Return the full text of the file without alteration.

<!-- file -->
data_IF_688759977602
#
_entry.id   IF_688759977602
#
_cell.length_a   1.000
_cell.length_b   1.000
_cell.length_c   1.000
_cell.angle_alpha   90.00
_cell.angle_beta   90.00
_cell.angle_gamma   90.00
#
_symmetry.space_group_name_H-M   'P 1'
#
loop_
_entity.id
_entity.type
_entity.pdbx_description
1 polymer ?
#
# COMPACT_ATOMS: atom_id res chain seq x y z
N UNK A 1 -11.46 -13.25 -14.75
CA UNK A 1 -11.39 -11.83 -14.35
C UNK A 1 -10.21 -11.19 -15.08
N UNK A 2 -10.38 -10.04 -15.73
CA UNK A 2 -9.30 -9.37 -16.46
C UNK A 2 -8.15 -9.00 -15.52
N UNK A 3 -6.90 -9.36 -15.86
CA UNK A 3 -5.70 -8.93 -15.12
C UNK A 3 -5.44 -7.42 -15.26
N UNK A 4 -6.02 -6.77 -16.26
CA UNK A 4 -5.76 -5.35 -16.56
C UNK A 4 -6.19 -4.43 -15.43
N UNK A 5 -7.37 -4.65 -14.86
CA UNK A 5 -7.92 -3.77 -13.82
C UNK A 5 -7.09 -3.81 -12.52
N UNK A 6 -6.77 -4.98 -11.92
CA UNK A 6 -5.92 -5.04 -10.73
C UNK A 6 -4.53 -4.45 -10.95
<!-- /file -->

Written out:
data_IF_688759977602
#
_entry.id   IF_688759977602
#
_cell.length_a   1.000
_cell.length_b   1.000
_cell.length_c   1.000
_cell.angle_alpha   90.00
_cell.angle_beta   90.00
_cell.angle_gamma   90.00
#
_symmetry.space_group_name_H-M   'P 1'
#
loop_
_entity.id
_entity.type
_entity.pdbx_description
1 polymer ?
#
# COMPACT_ATOMS: atom_id res chain seq x y z
N UNK A 1 -11.46 -13.25 -14.75
CA UNK A 1 -11.39 -11.83 -14.35
C UNK A 1 -10.21 -11.19 -15.08
N UNK A 2 -10.38 -10.04 -15.73
CA UNK A 2 -9.30 -9.37 -16.46
C UNK A 2 -8.15 -9.00 -15.52
N UNK A 3 -6.90 -9.36 -15.86
CA UNK A 3 -5.70 -8.93 -15.12
C UNK A 3 -5.44 -7.42 -15.26
N UNK A 4 -6.02 -6.77 -16.26
CA UNK A 4 -5.76 -5.35 -16.56
C UNK A 4 -6.19 -4.43 -15.43
N UNK A 5 -7.37 -4.65 -14.86
CA UNK A 5 -7.92 -3.77 -13.82
C UNK A 5 -7.09 -3.81 -12.52
N UNK A 6 -6.77 -4.98 -11.92
CA UNK A 6 -5.92 -5.04 -10.73
C UNK A 6 -4.53 -4.45 -10.95